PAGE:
One of our day trips was a drive up the eastern shore of Nova Scotia to the village of Sherbrooke where there is an open air “living” museum, called Sherbrooke Village. It’s right in the centre of the village and it was very easy to find. We parked in a lot in the centre of the village but since it took well over 2 hours to get there, we were ready for lunch first. There are a few cafes along the main road and we picked the one that had the best name, Beanie’s Bistro! They were only offering Sunday brunch but it was excellent.
Fully fueled, we’re off to Sherbrooke Village, ready to step back in time to the 19th century.
Sherbrooke is an old settlement and by the 19th century it was prosperous, with farming, fishing and timber filling the coffers. But in 1861, gold was found nearby and for the next 20 years, the town was booming. The mining industry had ups and downs after that, but for the most part it died out, leaving timber as the main industry of the area with salmon fishing bringing in the tourists. The restoration of a village to what it would have been like in the late 19th century was began in 1969 and is ongoing. There are about 2 dozen buildings that are open to the public and are staffed by people wearing period dress who can demonstrate crafts and skills of the era and tell you all about what job they represent.
The weather is in and out but overall, a good day for walking around because it didn’t get too warm and it didn’t rain. We walked the circuit of the two streets where we saw a print shop, a blacksmith, an apothecary, a pottery, a courthouse, a general store, a school house, a church, the home of someone that would have been a business owner and houses that would belong to everyday people and more.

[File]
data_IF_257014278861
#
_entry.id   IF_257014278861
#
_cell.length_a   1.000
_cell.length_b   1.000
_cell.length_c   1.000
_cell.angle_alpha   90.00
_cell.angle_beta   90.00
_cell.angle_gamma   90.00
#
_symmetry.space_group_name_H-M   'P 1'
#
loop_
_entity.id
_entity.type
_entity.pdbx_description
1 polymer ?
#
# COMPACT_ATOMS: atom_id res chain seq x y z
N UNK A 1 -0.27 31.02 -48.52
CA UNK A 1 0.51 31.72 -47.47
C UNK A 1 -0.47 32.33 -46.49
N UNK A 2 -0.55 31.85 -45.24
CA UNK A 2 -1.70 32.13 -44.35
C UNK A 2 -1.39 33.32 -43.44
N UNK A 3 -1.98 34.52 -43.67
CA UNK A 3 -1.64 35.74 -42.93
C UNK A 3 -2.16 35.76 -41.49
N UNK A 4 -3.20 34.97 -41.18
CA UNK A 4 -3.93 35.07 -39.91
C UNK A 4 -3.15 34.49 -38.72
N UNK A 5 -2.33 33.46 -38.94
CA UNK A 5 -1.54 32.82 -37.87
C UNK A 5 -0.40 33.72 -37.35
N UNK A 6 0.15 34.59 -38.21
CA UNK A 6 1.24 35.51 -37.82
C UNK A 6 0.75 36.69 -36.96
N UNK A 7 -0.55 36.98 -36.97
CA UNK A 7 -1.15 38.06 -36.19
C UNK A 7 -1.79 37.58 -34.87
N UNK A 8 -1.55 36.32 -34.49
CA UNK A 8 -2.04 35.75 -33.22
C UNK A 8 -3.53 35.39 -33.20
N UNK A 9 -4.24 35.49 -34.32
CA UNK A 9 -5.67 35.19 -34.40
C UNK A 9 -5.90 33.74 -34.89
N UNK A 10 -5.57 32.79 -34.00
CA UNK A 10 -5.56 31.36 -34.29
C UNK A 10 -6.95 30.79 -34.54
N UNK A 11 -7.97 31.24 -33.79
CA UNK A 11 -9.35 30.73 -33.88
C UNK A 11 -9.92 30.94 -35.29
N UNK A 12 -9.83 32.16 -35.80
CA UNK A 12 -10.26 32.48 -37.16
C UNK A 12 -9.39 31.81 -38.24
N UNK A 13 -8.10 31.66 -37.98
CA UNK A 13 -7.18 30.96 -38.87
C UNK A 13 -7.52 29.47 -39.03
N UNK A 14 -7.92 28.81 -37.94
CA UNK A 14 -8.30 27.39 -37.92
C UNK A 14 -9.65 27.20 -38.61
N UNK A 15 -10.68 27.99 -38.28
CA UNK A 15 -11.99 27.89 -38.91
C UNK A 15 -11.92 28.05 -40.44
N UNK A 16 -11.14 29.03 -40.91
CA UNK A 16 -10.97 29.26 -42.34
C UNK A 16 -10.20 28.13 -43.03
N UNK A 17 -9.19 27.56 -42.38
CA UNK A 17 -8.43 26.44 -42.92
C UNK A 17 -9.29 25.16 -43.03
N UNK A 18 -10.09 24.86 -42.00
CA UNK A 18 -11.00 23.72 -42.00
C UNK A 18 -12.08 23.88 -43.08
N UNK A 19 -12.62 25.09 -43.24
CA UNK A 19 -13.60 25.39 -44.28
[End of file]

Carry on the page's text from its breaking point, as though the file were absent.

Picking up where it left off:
Apothecary red ball, traditional “sign”
All of the houses and buildings are original and the fancy house, the part owner of the general store, that actually stayed in the family for a number of generations. I think we were told that there is one house that still has someone living in it, someone who works on the grounds somewhere.
They have a team of horses pulling a buggy if you need a ride to ease your aching feet. Pity we didn’t take advantage of that! If we’d been there earlier we could have taken in the show in the courthouse, a Gilbert and Sullivan one act liberetto, Trial by Jury. We heard a bit of the end of it but didn’t go in because they did ticket the event. Even though we would only have caught the tail end, you don’t barge in while a performance is ongoing, ticket or not! Sounded good, though. Watching a woman work the printing press was very interesting. She later showed us how she puts together a plate for it, including any text or a metal-carved plate for graphics. Pity the blacksmith wasn’t in that day, I would have liked to view him doing something on the forge. The young man in the apothecary shop had lots of interesting things to talk about including a big glass ball filled with red fluid hanging in the window, a traditional symbol for the chemist. I never knew that!
One of the two streets in Sherbrooke Village